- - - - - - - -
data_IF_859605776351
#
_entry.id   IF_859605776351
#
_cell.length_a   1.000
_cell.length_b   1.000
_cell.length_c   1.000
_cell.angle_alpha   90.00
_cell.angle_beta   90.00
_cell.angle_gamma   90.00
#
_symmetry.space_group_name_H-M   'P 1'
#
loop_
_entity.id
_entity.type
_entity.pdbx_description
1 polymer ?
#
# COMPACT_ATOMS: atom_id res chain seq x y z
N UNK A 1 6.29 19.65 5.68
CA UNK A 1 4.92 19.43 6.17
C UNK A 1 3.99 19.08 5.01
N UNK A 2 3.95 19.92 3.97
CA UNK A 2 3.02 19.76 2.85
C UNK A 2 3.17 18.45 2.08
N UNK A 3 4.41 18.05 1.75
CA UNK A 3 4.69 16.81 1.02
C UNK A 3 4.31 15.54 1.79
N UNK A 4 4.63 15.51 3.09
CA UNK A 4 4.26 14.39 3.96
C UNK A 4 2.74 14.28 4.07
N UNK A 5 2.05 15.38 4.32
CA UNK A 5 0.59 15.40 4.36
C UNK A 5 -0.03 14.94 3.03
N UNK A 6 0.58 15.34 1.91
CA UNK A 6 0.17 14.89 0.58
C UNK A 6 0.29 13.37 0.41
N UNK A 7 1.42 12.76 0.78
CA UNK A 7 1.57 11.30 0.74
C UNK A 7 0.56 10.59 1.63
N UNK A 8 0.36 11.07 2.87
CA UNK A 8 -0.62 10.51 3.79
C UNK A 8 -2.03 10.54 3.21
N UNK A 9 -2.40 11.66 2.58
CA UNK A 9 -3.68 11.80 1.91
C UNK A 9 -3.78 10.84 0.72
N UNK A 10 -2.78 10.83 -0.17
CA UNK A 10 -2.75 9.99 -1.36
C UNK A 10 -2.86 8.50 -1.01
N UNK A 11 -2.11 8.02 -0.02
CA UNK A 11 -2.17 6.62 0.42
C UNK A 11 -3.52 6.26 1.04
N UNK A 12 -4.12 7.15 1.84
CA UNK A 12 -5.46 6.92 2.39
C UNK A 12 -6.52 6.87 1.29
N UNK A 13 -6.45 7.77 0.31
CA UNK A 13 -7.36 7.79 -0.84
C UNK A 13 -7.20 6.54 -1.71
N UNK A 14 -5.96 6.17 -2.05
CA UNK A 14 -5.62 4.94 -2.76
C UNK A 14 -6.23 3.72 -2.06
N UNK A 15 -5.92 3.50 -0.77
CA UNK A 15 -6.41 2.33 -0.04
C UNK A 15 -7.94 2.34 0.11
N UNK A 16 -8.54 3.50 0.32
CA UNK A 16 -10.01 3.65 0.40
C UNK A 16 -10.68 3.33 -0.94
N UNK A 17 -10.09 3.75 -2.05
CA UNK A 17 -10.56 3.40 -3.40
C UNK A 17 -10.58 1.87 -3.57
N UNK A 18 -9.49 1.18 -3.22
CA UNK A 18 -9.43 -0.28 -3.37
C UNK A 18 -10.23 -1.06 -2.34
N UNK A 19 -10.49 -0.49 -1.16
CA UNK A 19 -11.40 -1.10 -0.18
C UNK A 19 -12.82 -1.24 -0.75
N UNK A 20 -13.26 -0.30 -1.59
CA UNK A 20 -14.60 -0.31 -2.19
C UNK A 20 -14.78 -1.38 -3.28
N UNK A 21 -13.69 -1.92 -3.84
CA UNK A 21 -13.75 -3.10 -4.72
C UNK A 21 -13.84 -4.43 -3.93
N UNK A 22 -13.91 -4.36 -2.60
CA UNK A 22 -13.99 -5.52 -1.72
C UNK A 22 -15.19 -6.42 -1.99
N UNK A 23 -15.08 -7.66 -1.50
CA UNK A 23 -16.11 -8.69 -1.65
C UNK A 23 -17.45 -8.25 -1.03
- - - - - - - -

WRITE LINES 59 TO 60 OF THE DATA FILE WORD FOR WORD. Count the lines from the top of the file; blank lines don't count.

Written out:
C UNK A 13 -7.20 6.54 -1.71
N UNK A 14 -5.96 6.17 -2.05